Knife edge Geometry 101: Sure, you’re familiar with the term “edge geometry,” but do you really know all the angles?
Text and Photos by Michael Janich
If you understand knife edge geometry, you understand a key principle of knife design, and why designers make the choices they make. Ultimately, knife edge geometry is a balancing act between:
- minimizing friction, and
- maximizing the blade’s structural strength.
But first, let’s dig down into the basics. Edge geometry is the cross-sectional shape of a knife’s blade. If you were to take a knife blade, cut it in half along the middle, and look at one of the cut ends, you’d discover these shapes and angles.
Primary Bevel: The blade’s taper from its full thickness down to its thinnest part nearest the cutting edge. Also called the grind, primary bevels may be flat, concave (“hollow”), or convex. They may extend all the way from the cutting edge to the back (or “spine”) of the blade or only partway. Bevels that extend across the entire width of the blade are “full” grinds, while bevels that are narrower than the blade’s width are “partial” grinds.
Edge Bevel: Sometimes also called a “secondary” bevel, this is a narrow, second bevel that creates the knife’s actual cutting edge. In most knives, the edge bevel is clearly defined; however, in some blade grinds, the primary bevel and the edge bevel flow together into a single plane or convex arc.
Double Bevel: Most knife blades are ground symmetrically on both sides to create a “double bevel.” When you view these blades as cross-sections, they’re shaped like a tall letter “V.” It’s possible to grind only one side of a blade to create a single-bevel or “chisel-ground” blade, but let’s stick with the basics and focus on the more common double-beveled blades for now.
Blade Thickness: The thickness of the blade itself, measured at the spine.
Edge Thickness: The thickness of the blade at the transition from the primary bevel to the secondary bevel.
Putting the Blades to Work
Now that we have some basic terminology to work with, let’s go back to the blade’s cross-sectional dimensions. Again, the best way to understand that is to imagine cutting a blade in half and examining the flat, two-dimensional surface of the cut end.
First, imagine the raw bar of steel from which a blade is made. The cross-section of that bar is a tall, vertical rectangle. If you grind away the bottom portion of each side of that rectangle, you create the basic “V” shape of a knife blade. That is exactly what the primary bevels do.
The taller the primary bevels are, the taller and thinner the “V” shape of the blade’s cross-section is. That reduces the blade’s friction because it causes a “wedging” action as it cuts through something gradually. A typical chef’s knife, with its wide blade and long, flat bevels, exemplifies this concept. Its full-flat grind excels at low-friction slicing; however, the trade-off is that the more steel you remove from a blade, the weaker it becomes.
A bushcraft knife typically also has flat-ground bevels; however, they do not extend the full width of the blade. That means that the “V” they create is shorter and wider, the angle of the cutting edge is more obtuse, and the entire upper portion of the blade is as thick as the spine. These characteristics make the blade much stronger and its cutting action very different. While it parts materials very aggressively, it requires significantly more force to do so. Interestingly, the primary bevels of bushcraft knives usually converge at the cutting edge without a secondary bevel. This “zero-ground” version of a partial flat grind is known as a “Scandi” (short for “Scandinavian”) grind.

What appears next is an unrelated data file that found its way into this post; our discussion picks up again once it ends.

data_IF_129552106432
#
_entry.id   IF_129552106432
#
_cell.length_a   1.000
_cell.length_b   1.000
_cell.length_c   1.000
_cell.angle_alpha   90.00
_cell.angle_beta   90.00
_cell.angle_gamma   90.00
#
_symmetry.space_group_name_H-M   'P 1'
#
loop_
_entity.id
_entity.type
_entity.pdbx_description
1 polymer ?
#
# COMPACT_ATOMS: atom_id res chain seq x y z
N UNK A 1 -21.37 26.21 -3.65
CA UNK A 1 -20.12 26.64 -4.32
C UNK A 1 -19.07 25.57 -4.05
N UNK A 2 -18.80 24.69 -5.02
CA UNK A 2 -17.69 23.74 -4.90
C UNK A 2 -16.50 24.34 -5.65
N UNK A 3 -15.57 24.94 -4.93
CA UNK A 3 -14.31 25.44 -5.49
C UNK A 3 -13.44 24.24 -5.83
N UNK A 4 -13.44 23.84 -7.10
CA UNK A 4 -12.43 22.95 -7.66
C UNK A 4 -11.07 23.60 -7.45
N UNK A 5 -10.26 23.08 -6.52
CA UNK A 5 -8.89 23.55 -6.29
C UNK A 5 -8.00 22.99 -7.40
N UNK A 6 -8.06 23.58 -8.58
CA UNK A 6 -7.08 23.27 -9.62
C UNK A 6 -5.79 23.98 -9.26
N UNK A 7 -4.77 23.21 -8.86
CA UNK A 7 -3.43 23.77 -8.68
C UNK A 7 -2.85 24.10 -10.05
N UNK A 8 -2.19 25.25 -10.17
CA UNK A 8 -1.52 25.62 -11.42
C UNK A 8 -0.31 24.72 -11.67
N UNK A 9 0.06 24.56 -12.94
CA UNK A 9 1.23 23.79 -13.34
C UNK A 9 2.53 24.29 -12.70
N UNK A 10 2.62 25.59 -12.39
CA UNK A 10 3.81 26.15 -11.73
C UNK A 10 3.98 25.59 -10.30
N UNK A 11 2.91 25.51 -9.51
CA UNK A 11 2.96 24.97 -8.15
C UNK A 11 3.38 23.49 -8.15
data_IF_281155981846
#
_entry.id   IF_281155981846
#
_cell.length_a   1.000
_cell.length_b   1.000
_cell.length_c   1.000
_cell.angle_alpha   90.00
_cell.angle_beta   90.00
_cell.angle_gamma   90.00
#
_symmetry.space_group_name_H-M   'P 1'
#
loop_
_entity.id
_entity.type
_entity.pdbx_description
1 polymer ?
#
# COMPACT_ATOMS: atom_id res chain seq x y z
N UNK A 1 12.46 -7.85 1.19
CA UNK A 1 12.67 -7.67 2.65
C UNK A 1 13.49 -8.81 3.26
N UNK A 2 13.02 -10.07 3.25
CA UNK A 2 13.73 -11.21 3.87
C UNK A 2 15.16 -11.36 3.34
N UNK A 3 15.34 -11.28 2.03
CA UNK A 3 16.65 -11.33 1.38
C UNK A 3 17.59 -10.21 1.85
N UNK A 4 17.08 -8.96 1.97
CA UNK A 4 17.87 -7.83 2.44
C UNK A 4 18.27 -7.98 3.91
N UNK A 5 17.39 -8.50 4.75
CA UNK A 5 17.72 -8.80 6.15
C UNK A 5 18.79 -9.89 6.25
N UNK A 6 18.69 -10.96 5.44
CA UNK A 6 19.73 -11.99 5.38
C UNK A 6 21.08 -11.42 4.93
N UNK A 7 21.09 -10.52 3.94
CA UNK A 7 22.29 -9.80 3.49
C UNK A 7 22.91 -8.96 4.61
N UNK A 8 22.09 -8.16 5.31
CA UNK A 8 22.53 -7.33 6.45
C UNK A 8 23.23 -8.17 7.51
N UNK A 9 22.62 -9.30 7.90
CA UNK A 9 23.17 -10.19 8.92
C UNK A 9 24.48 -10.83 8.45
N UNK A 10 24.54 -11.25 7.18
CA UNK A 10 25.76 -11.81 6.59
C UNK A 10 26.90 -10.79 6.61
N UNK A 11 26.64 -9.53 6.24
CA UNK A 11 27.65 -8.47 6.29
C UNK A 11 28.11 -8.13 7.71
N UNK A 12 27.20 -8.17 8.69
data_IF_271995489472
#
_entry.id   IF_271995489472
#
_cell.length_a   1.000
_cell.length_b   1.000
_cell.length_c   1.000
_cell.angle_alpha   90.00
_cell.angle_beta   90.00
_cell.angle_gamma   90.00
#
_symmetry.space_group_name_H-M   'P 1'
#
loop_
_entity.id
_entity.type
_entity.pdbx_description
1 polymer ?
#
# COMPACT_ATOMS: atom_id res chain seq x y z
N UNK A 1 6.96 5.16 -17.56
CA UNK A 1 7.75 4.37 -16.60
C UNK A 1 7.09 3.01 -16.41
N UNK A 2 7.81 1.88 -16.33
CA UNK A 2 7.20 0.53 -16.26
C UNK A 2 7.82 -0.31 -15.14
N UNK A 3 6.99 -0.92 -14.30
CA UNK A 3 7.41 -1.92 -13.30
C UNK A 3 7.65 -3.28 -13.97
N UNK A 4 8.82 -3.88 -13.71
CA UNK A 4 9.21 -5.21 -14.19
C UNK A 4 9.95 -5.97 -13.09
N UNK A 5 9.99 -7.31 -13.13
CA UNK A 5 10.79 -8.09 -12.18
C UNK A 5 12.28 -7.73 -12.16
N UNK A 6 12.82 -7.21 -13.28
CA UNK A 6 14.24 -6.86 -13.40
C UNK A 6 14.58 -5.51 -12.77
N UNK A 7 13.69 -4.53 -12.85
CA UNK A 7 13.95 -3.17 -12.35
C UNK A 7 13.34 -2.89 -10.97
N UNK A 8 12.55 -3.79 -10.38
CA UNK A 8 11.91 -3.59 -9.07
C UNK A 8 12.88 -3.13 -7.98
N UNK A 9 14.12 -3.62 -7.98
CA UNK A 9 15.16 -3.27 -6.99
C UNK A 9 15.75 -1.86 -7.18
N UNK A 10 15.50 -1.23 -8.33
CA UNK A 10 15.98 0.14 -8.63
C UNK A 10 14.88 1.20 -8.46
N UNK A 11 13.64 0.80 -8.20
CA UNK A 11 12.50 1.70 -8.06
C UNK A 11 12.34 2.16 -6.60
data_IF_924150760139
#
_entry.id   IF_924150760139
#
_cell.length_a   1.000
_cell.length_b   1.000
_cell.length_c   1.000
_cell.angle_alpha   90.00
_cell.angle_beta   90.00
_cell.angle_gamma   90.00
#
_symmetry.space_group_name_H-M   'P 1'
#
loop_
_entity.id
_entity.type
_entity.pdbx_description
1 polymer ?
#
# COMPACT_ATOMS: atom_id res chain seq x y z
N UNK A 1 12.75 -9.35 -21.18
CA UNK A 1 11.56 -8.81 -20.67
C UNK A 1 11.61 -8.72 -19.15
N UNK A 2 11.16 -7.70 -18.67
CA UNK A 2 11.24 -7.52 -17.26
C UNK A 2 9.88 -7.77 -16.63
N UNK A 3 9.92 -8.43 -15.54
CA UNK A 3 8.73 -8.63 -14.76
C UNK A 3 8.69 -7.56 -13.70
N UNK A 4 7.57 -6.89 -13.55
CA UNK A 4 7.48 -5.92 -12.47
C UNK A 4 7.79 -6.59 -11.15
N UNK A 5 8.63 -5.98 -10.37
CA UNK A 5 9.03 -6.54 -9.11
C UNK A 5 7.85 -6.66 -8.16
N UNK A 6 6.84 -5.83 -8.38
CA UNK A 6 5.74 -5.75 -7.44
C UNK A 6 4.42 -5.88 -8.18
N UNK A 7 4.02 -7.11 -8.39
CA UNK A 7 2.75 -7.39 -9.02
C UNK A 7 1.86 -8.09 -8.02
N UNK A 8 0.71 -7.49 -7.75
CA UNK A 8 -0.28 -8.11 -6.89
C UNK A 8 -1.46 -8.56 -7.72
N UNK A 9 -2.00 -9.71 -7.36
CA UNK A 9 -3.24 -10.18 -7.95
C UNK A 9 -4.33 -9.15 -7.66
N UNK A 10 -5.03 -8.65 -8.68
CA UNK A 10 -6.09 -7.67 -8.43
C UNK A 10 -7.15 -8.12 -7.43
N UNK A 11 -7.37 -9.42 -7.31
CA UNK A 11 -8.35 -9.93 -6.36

When considering various grinds and edge geometries, you must also bear in mind the importance of edge thickness. Again, this is the blade’s thickness at the transition point between the secondary bevel — the actual cutting edge — and the primary bevel. The thicker the blade is at this point, the more initial resistance the cutting edge will experience. Also, although the blade’s structure is stronger, as it is sharpened again and again, the secondary bevel gradually moves up into the thicker section of the blade. Over time, the secondary bevel gets wider, the angle of the sharpened edge gets more obtuse, and the blade cuts less effectively.
One way to avoid this problem and ensure a long service life is to use a hollow grind. The concave shape of the primary bevels on a hollow grind can keep the edge thickness minimal. Executed properly, the areas of the primary bevels closest to the edge will run parallel before meeting the secondary bevels. Even with repeated sharpening, the edge thickness will remain thin and the knife will cut with minimal resistance.
On the other side of the spectrum from the concave bevels of the hollow grind is the convex grind — also known as an “appleseed,” “Moran” (after the legendary custom knifemaker Bill Moran), or “hamaguri” grind. Rather than two flat, intersecting planes, the convex grind’s primary bevel gradually curves down to the cutting edge without a discernable secondary bevel. This grind creates a very sharp edge that “bites” aggressively into material. Yet it’s backed by plenty of steel for a very strong structure. Well-ground convex edges cut with minimal friction; however, they require specialized sharpening techniques to maintain their convex shape.
Which Grind is Best?
Like blade steels, there is no one “best” grind for a knife. But, with a basic knowledge of knife edge geometry, you can select a knife for the job at hand. So when you go knife buying or to have a knife designed, you’ll know what edge to ask for. It all comes down to the knife’s purpose.